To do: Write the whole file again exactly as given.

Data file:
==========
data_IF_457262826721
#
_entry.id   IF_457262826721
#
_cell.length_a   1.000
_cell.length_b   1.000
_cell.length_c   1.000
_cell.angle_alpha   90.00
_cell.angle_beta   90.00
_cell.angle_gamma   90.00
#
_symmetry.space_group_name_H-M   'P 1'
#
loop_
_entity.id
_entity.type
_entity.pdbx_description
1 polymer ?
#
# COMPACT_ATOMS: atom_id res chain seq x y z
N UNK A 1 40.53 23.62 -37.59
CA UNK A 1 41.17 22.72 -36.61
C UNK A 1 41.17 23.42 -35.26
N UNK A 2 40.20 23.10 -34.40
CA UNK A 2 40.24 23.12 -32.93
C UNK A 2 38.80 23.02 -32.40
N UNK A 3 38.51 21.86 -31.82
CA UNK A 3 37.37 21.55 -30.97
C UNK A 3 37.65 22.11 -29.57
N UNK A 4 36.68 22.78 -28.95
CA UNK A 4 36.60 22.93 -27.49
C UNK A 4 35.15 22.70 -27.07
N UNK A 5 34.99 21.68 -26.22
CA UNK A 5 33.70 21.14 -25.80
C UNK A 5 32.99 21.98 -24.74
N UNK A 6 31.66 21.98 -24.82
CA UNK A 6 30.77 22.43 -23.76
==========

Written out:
data_IF_457262826721
#
_entry.id   IF_457262826721
#
_cell.length_a   1.000
_cell.length_b   1.000
_cell.length_c   1.000
_cell.angle_alpha   90.00
_cell.angle_beta   90.00
_cell.angle_gamma   90.00
#
_symmetry.space_group_name_H-M   'P 1'
#
loop_
_entity.id
_entity.type
_entity.pdbx_description
1 polymer ?
#
# COMPACT_ATOMS: atom_id res chain seq x y z
N UNK A 1 40.53 23.62 -37.59
CA UNK A 1 41.17 22.72 -36.61
C UNK A 1 41.17 23.42 -35.26
N UNK A 2 40.20 23.10 -34.40
CA UNK A 2 40.24 23.12 -32.93
C UNK A 2 38.80 23.02 -32.40
N UNK A 3 38.51 21.86 -31.82
CA UNK A 3 37.37 21.55 -30.97
C UNK A 3 37.65 22.11 -29.57
N UNK A 4 36.68 22.78 -28.95
CA UNK A 4 36.60 22.93 -27.49
C UNK A 4 35.15 22.70 -27.07
N UNK A 5 34.99 21.68 -26.22
CA UNK A 5 33.70 21.14 -25.80
C UNK A 5 32.99 21.98 -24.74
N UNK A 6 31.66 21.98 -24.82
CA UNK A 6 30.77 22.43 -23.76